They sat down in the sturdy chairs and she shifted, unzipping her leather jacket as the heat of the building began to thaw her out.
“Do you want me to hang that up?” Hawk asked as he gestured to her jacket. “Or you can just put it on the back of the chair.”
“Back of the chair is fine.”
After fidgeting with the leather jacket as long as she could, she turned back around to find Hawk watching her closely.
God, why does he have to be so hot? She could barely think around him. While she’d heard about people being star-struck, she’d never expected the feeling to be this powerful. But he was so charismatic. All she wanted to do was look at him, to drink in his visual perfection. His long black hair was held back in a tight braid, which exposed his exquisite features. He wore small, silver and turquoise hoop earrings in each ear. It was no wonder he was such a popular actor; he really was magnificent.
He stared back at her, and they sat in silence until he finally looked away, a flush reddening his broad cheekbones. “First things first, thank you for coming. I know you didn’t want to, but I really think it will help. You said you have no one to talk to, that you don’t want people in your real life to know about your mom. That is totally your decision to make, but I’m telling you from personal experience—you have to talk to someone about it, or it’ll eat you up inside. And whatever you say in the group, stays in the group.”
She nodded, looking down at her fingers, resisting the urge to pick at her dark blue nail polish.
After a few moments of silence, Hawk asked, “Do you have any questions for me?”
She had a million, but she couldn’t seem to remember a single one. “No.”
More silence, which Hawk broke by saying, “If you’re uncomfortable with me—”
“No, no,” she said quickly, mentally pulling her head out of her butt. “I’m sorry, I’m not usually like this. Can we start over and pretend I wasn’t acting like a weirdo?”
Looking relieved, he nodded. “Sure.”
Standing up, she held out her hand and gave him her best smile, the one that had earned her nickname.
“Hi, my name is Susanna, but my friends call me Sunny. You must be ‘H’ from last week. Thanks for inviting me out here. I’m super nervous, but what we talked about makes sense. I’m not promising I’ll come back, but I’ll at least stay and listen today. I…this is hard. I’m not the type of person to talk about this stuff…ever. I hate talking about myself.”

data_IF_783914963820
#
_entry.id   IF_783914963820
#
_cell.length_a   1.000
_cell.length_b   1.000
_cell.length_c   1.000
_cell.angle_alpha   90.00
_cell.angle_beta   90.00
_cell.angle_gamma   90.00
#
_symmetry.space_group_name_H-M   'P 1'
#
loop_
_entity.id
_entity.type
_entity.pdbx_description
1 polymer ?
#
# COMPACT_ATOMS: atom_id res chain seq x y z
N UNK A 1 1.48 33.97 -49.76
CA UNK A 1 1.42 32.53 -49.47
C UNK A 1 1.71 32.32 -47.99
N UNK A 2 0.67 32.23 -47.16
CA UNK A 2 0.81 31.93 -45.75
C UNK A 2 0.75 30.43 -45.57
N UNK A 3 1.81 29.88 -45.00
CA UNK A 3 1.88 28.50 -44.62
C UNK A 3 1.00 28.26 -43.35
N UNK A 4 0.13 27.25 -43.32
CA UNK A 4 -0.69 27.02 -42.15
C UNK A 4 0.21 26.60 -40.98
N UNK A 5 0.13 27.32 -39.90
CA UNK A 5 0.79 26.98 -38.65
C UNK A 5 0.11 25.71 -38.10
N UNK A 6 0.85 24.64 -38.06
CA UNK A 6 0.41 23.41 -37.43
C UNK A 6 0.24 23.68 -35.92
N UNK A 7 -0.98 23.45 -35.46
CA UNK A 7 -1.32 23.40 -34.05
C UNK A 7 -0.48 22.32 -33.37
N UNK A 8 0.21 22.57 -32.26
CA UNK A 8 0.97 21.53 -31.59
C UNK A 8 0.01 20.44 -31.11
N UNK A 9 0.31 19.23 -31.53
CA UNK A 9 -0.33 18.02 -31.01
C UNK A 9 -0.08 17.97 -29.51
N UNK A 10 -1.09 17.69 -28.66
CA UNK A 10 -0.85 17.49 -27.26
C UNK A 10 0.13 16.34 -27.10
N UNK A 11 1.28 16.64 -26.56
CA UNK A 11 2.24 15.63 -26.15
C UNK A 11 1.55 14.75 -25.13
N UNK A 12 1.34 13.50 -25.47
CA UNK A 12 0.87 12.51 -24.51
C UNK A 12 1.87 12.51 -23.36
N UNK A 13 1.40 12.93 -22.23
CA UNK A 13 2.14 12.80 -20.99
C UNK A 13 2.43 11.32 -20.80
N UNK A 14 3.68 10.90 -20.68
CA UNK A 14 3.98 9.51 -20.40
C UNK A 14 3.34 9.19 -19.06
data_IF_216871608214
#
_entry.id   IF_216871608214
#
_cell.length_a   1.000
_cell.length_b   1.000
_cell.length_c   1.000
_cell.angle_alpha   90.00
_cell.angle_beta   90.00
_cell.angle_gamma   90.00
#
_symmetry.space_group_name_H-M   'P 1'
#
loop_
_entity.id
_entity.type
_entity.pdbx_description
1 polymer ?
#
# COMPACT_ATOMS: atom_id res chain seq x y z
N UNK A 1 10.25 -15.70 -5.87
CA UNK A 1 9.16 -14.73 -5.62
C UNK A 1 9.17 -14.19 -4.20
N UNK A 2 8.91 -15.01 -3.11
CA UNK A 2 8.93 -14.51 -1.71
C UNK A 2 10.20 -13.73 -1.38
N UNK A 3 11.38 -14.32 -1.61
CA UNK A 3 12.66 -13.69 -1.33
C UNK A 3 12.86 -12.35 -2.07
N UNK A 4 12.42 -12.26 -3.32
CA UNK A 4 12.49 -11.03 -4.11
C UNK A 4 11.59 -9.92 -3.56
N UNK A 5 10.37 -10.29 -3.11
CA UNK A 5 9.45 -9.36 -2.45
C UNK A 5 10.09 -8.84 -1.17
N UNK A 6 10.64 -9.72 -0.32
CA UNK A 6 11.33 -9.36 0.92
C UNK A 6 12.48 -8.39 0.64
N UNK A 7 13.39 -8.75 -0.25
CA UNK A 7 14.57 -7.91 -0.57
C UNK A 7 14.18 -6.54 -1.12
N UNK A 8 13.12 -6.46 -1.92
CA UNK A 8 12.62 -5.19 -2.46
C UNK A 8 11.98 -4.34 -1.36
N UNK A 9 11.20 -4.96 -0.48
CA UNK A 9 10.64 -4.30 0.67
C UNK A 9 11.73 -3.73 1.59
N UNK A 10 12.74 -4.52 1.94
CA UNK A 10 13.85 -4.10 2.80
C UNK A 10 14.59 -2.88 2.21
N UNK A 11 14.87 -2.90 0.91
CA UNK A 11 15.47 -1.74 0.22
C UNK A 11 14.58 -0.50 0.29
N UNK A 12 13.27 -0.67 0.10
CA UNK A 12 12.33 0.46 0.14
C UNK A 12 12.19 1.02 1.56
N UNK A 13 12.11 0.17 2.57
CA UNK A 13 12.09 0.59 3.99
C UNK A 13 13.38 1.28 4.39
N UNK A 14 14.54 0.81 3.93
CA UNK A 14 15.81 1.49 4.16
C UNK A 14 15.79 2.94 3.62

He stood, took her hand in his perfect palm, then resumed his seat. “Hi Sunny, I’m Hawk. Nice to meet you. I’m glad you came. It sounded like you were having a really rough time.”
“I was.” It took some effort, but even though she was drowning in shame, she forced herself to say, “My mom was arrested for…for prostitution…again. She was super pissed I wouldn’t come bail her out.”
His expression remained void of any judgement. “Do you usually bail her out?”
“I have in the past, but this time I really couldn’t. I just paid for my books and programs I need for my next semester at school.” She sighed, once again resisting the urge to pick at her nail polish. “And even if I did have the money, I wouldn’t bail her out. Last time I saw her, she was looking really rough. I’ve tried to help her, I really have, but if she doesn’t get in rehab or something, I’m afraid she’s going to die. At least in jail she can’t get drugs, but I still feel guilty. Like I’m a bad daughter.”
“I understand. My sister is a drug addict, and I’ve also tried to help her. But I’ve learned the hard way that if she doesn’t want help, if she doesn’t want to get off the meth, coke, heroine, and whatever else she can get her hands on…I can’t do anything. I’ve spent hundreds of thousands of dollars sending her to the best rehabs, doing everything I can for her, but every time she picks drugs over my family.”
“Shit.” Bitterness filled her. “If you can’t get your sister clean, what hope do I ever have of getting my mom clean?”
“I want to say that you should never give up hope, but that’s kind of bullshit. I think it’s okay to step away from toxic people, especially the kind that will take you right down with them. There has to come a point where you live the best life you can instead of spending every spare moment trying to keep your mom from destroying herself.”
“But she’s my mom…”
“Yeah, she is your mom, and moms are supposed to put their kids first. Why is it that someone can treat you like garbage, abuse you like you’re nothing, but as soon as something bad happens to them, you’re supposed to forget all about the fact that they’re a shit human being?” His nostrils flared as he sucked in a deep breath. “Sorry, that probably wasn’t the best thing to tell you. I’m kind of new at this. Maybe a little too honest. You’re the first person I’ve worked with from the website’s helpline. Although NA gave me training, I’m not a professional counselor. That said, I want to be there for you, if you’ll let me. I really think I can help you, Sunny.”